Time to Dump Your Cigna Medicare Advantage Plan?

As I wrote in an earlier blog post, the Centers for Medicare & Medicaid Services gave notice to Cigna on January 21 that Cigna would not be able to sign up new Medicare customers until it solved a number of complaints that the CMS had brought to Cigna’s attention on repeated occasions. I am covered by a Cigna HealthSpring Medicare Advantage plan, and I have also had problems with the company.

The reasons for the sanctions against Cigna include:

  • Not conducting sufficient outreach to providers and customers to obtain information needed to make an appropriate decision regarding medical or drug coverage.
  • Incorrectly denying medical services or drugs.
  • Failing to provide customers with a one-time temporary supply of a drug (also known as a transition supply).
  • Failing to process requests for medical services or drug coverage correctly and/or on a timely basis.
  • Providing inadequate or incorrect information in beneficiary communications.
  • Failing to have an effective Compliance program.

Today, just over a month after CMS imposed the sanctions against Cigna, I finally received a letter in the mail from Cigna notifying me about the problem and telling me I could change to another Medicare Advantage plan. I assume that most Cigna Medicare Advantage customers are first becoming aware of the problems today when they also receive this letter. Waiting a month to notify its customers indicates that Cigna is dragging its feet on addressing its problems.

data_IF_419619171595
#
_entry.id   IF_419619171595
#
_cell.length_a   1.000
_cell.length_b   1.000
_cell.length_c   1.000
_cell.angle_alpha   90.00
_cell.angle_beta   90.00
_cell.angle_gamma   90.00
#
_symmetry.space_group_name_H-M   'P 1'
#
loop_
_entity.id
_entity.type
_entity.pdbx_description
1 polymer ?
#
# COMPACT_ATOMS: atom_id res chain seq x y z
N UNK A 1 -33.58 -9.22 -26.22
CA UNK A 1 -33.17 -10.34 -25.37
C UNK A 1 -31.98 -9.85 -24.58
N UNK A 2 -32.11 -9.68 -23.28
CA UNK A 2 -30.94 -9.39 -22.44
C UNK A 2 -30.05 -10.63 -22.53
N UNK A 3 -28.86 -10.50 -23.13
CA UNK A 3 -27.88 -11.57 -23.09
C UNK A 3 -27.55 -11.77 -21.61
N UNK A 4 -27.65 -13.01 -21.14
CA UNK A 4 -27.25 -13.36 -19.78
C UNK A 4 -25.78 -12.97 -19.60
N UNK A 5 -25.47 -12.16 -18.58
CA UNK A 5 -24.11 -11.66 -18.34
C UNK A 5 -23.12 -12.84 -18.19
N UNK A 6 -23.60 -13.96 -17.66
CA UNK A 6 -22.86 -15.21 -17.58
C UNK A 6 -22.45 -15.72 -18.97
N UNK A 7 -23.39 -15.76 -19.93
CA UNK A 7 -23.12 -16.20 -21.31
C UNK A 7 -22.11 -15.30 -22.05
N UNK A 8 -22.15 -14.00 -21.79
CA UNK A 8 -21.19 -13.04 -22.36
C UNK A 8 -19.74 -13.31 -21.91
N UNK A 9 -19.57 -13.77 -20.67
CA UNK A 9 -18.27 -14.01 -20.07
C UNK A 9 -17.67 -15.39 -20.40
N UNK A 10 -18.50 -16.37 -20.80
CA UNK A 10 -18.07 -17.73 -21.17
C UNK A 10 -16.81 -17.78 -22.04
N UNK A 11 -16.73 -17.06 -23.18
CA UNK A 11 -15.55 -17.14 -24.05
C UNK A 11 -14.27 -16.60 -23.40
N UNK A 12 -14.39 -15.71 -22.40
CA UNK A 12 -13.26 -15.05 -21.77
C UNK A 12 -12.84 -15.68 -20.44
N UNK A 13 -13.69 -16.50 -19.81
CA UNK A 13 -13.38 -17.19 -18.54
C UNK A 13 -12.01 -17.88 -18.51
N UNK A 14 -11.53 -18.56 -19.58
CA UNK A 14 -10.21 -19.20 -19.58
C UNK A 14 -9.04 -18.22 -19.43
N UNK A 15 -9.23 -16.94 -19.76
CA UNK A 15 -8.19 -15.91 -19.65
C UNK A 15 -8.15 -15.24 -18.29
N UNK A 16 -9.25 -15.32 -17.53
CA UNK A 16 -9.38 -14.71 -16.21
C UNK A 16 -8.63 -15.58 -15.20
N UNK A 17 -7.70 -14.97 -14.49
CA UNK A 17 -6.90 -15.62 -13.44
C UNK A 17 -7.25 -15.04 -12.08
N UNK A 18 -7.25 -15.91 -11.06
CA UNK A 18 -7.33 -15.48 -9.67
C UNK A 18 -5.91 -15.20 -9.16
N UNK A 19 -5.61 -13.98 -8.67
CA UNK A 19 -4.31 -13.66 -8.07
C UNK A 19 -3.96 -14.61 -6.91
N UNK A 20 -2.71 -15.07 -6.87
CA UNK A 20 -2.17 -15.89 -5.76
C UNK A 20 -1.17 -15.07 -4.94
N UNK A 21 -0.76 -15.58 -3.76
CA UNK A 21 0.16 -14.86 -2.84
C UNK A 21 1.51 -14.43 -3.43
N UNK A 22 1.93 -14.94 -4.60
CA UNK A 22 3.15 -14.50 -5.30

The last sentence of the letter reads: “We want to assure you that Cigna-HealthSrping is working diligently to resolve these issues as quickly as possible.” From what I’ve seen, that sentence is not true.

I have personally had my problems with Cigna. Until just over a week ago, I was unable to obtain my Cigna card for 2016 despite repeated requests. Then, a month and a half after my 2016 coverage started, I received three cards in the mail.

I am still not able to access my complete insurance information on the Cigna website my.cigna.com. Only my drug coverage shows up on that site. I have spent hours on the phone with different support people, and the problem has still not been solved. Several of them have sent me to a variety of other Cigna websites and told me I could access the information there. Not a single one of those websites has worked.

I filed a complaint with CMS about both problems. I assume there are many other Cigna customers with these and additional problems, but as near as I can tell, Cigna has not fixed them.

I did receive a phone call about a week ago about my problems accessing my insurance information online. The woman who called, and whose contact information I failed to obtain, said that the problems I was having were unacceptable and promised to solve them. I’ve heard nothing since.

If you are a Cigna Medicare Advantage customer who is dissatisfied, you may be able change plans, even though the open enrollment period is over. CMS refers to this as a Special Election Period (SEP). For more information, contact Medicare at 1-800-MEDICARE (1-800-633-4227)

Finally, my usual book plug. My ebook about hiking the Camino de Santiago de Compostela is available on Amazon. Click on the image of the book’s cover in the left sidebar for more information. Sales of the book help finance this blog.